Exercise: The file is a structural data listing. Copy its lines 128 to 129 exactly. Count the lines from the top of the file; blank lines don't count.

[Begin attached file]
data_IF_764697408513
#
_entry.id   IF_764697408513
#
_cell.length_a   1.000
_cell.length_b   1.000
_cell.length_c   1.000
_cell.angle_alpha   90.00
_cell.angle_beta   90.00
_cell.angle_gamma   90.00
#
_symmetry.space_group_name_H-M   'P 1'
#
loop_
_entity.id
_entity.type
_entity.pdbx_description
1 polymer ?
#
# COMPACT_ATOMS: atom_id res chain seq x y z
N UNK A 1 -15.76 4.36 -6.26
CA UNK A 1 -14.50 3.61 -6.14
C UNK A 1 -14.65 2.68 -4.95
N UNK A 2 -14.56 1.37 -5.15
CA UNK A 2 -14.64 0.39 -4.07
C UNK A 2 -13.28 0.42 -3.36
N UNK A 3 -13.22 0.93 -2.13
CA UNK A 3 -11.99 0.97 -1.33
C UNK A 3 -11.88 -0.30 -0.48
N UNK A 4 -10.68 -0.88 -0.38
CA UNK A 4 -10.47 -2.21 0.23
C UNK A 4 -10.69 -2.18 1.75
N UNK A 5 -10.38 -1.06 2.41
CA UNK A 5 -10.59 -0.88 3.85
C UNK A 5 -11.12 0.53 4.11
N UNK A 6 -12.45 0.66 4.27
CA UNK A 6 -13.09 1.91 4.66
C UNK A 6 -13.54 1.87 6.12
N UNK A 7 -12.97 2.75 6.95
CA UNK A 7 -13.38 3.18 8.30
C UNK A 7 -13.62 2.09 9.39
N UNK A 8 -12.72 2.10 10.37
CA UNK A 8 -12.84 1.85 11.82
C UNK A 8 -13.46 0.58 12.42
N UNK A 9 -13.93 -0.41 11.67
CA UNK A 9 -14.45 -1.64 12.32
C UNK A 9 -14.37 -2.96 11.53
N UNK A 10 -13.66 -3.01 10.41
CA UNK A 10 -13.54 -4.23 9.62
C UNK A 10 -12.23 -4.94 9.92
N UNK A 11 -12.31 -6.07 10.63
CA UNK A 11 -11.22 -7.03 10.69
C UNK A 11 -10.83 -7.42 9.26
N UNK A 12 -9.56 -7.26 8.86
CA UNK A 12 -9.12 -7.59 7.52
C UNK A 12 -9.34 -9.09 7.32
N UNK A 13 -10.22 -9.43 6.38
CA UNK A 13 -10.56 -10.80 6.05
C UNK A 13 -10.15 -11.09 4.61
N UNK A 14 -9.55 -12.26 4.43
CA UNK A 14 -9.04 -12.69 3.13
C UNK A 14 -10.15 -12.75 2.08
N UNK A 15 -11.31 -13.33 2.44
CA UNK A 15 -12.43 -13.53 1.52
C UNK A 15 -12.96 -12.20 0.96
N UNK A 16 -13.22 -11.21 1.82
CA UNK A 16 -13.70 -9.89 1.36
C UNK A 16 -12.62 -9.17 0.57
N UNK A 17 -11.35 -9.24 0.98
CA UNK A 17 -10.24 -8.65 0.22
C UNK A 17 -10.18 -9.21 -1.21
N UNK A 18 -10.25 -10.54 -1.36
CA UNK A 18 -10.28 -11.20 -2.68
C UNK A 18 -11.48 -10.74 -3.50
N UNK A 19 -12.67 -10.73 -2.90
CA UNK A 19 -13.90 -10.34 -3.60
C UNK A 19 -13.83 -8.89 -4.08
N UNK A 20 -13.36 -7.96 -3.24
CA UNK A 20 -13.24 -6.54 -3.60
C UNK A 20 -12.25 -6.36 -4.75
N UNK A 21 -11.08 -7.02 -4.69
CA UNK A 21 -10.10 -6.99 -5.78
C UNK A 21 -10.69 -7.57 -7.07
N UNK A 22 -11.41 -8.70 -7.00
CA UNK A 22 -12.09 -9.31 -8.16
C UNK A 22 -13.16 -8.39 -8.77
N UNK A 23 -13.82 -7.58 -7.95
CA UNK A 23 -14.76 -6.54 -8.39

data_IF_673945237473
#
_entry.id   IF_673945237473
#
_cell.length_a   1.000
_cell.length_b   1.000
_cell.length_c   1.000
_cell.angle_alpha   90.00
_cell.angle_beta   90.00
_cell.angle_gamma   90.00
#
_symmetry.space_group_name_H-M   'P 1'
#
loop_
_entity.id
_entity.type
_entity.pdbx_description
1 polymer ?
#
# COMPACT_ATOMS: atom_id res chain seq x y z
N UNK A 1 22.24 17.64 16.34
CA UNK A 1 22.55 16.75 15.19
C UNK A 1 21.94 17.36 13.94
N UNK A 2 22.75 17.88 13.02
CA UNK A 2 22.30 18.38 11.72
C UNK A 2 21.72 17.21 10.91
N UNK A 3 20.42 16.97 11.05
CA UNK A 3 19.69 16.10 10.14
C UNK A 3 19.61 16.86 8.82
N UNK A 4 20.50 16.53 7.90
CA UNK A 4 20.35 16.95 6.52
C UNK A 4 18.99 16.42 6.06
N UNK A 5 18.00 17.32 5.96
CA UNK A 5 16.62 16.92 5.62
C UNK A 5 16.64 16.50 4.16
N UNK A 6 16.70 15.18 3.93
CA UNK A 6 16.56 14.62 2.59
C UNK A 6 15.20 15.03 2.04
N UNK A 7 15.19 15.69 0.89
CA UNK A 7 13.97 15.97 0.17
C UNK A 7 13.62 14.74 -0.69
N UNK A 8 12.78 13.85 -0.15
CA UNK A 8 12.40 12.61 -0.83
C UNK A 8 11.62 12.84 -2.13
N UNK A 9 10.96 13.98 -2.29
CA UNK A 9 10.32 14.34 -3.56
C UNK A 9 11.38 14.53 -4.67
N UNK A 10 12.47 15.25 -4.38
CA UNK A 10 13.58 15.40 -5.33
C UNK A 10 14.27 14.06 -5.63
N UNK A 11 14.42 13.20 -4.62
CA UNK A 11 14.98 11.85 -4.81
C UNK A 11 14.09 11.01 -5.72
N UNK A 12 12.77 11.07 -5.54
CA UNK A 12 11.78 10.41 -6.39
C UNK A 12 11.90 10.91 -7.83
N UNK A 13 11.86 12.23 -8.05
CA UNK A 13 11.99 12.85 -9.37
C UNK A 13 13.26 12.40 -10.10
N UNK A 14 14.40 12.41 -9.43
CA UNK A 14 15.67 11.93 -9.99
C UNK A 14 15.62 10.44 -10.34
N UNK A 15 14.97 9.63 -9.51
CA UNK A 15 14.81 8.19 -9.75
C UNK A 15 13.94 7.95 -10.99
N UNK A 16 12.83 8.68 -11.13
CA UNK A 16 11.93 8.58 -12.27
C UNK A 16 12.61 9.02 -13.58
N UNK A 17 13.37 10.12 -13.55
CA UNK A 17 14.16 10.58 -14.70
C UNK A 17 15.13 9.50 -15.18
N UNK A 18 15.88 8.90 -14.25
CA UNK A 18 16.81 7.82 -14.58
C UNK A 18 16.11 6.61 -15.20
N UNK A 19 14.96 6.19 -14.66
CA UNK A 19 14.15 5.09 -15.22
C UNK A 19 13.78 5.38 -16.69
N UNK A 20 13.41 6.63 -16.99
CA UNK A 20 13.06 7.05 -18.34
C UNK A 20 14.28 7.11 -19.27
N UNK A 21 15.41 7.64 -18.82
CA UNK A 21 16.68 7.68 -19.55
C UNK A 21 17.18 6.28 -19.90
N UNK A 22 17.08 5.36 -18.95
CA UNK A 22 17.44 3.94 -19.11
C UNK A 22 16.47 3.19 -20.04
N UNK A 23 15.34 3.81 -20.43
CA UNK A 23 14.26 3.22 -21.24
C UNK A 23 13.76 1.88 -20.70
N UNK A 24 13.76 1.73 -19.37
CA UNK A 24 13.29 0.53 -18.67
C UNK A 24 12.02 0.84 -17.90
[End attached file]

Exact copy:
CA UNK A 7 13.97 15.97 0.17
C UNK A 7 13.62 14.74 -0.69